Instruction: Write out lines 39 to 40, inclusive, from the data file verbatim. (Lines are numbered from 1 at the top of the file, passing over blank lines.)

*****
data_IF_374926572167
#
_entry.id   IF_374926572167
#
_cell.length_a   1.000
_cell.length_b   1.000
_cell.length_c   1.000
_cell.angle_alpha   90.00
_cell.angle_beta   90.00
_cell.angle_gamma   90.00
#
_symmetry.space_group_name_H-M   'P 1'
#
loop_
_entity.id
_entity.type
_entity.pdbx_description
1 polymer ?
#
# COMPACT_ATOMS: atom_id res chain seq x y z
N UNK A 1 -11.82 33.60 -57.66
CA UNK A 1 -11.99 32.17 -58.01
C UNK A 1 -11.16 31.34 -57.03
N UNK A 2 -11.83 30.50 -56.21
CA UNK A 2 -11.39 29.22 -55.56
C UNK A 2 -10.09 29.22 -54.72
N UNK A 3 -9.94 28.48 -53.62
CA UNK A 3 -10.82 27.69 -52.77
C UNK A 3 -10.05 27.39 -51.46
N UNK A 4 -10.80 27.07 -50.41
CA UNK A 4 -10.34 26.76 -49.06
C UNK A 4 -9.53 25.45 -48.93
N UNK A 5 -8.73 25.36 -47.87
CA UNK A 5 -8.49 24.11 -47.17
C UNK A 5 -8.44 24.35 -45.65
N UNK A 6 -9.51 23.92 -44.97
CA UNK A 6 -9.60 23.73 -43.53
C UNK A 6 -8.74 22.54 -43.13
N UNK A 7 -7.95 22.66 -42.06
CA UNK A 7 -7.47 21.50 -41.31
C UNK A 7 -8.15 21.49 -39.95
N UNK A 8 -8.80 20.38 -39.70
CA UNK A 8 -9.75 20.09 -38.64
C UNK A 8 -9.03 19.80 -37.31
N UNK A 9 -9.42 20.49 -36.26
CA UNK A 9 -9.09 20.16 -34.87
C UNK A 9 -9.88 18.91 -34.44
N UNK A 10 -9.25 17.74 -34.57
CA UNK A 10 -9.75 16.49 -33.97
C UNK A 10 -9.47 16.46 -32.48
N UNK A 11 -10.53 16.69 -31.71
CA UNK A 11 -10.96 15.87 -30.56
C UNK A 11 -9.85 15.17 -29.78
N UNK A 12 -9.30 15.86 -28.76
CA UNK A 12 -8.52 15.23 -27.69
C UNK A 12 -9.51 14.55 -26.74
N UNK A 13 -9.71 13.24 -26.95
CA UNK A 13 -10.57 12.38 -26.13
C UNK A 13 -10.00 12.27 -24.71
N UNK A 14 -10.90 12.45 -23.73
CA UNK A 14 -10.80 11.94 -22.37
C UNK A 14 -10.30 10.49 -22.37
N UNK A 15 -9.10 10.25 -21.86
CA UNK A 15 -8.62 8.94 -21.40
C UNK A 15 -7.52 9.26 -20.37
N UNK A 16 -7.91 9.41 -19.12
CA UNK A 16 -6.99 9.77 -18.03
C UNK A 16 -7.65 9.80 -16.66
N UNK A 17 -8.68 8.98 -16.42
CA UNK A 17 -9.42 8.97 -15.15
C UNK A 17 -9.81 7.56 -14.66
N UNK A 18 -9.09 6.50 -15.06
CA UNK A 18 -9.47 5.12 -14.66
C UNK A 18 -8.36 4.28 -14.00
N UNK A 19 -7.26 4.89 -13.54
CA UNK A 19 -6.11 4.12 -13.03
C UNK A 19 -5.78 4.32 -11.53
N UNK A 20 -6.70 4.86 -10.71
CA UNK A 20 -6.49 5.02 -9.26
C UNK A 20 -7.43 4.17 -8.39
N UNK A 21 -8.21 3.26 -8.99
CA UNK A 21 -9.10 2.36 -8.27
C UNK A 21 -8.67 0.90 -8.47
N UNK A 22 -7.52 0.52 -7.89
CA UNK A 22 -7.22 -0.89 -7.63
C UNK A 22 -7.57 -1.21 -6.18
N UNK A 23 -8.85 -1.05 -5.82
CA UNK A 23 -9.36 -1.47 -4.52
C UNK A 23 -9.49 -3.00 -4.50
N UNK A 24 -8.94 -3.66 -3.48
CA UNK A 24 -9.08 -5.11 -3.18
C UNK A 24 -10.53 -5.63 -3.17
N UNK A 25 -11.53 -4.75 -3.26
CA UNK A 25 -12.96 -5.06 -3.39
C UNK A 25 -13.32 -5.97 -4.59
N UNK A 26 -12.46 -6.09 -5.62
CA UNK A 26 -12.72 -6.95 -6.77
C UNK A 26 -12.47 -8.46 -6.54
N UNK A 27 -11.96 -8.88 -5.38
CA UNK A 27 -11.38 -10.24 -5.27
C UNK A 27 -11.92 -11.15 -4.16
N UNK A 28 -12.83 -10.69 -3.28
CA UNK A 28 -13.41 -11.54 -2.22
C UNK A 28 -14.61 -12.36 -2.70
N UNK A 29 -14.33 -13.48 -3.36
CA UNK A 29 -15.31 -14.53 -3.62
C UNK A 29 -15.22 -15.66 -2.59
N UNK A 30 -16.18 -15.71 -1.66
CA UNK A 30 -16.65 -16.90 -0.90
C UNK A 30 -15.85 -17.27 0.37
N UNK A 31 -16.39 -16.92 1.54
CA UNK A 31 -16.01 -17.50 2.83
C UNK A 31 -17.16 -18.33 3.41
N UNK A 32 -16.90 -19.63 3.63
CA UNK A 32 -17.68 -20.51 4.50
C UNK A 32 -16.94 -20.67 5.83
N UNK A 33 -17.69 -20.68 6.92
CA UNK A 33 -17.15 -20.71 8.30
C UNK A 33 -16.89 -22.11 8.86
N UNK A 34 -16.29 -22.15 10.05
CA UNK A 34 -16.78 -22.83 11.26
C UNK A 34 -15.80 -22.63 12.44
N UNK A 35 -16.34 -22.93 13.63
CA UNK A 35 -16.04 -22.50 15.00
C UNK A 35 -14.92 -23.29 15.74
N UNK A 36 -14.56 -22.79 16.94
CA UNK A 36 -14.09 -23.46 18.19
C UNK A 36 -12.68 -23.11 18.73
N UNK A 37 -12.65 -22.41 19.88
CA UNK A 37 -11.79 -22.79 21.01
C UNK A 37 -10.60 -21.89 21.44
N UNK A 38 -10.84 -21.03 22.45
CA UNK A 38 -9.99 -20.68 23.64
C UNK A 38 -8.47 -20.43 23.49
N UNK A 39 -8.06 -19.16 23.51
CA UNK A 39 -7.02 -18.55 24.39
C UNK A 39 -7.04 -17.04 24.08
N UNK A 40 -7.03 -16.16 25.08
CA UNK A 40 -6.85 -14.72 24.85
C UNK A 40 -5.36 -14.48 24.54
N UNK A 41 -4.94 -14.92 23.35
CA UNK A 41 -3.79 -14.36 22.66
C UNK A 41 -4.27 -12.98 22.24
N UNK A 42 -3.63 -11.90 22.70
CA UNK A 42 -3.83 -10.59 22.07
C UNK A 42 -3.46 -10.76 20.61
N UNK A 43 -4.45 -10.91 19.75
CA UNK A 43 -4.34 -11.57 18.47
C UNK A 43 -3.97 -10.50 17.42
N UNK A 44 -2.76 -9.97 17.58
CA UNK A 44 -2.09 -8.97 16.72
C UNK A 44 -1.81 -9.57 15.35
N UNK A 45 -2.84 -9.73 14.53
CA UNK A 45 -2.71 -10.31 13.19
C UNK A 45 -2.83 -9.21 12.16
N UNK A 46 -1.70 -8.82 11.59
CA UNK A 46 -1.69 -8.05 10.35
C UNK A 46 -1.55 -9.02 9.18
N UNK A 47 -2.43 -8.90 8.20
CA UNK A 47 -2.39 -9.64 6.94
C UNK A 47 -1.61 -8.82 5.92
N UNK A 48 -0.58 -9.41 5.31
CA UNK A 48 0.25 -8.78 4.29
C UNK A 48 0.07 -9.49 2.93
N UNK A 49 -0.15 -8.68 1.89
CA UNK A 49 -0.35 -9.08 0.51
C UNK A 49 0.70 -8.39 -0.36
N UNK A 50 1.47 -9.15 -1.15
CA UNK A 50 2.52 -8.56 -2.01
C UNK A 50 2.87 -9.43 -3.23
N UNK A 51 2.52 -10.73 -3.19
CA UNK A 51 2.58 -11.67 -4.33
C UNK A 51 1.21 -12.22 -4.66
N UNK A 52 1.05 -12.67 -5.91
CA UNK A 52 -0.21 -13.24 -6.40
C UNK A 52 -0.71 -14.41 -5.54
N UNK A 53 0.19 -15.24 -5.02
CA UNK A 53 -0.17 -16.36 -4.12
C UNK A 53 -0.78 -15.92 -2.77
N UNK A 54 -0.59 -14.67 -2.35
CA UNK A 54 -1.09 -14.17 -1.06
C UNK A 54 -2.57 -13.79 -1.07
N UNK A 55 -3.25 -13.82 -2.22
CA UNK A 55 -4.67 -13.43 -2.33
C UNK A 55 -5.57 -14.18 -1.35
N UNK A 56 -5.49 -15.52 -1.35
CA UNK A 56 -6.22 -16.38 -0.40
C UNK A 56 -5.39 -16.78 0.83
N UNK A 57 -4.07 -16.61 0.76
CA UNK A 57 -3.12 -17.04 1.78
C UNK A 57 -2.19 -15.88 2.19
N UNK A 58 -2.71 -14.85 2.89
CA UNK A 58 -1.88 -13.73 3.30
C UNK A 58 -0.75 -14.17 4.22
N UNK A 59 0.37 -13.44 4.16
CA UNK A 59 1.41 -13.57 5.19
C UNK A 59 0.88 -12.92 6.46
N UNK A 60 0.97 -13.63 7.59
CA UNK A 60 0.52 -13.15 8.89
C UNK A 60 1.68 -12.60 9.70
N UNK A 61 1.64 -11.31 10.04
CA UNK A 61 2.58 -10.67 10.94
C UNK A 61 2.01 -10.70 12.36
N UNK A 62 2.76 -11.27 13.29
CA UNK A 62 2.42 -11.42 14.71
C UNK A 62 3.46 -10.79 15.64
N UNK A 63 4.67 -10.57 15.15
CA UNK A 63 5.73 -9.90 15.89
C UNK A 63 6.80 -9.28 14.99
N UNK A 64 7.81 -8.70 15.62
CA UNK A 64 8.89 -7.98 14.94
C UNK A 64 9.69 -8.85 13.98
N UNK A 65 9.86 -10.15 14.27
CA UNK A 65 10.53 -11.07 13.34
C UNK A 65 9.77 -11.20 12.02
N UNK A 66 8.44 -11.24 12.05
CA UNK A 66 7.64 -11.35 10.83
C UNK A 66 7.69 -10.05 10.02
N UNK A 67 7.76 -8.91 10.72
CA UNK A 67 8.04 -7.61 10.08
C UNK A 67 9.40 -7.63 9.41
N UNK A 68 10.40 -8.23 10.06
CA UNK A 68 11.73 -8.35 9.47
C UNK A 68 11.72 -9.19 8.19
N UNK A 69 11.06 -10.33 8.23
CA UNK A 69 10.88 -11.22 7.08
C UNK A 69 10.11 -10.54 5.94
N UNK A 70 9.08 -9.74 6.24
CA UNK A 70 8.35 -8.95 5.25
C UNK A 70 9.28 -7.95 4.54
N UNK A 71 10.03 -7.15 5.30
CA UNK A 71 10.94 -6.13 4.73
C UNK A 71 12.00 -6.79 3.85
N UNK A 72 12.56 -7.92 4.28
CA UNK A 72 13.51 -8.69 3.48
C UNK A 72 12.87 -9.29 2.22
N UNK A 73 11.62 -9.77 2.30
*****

N UNK A 7 -7.95 22.66 -42.06
CA UNK A 7 -7.47 21.50 -41.31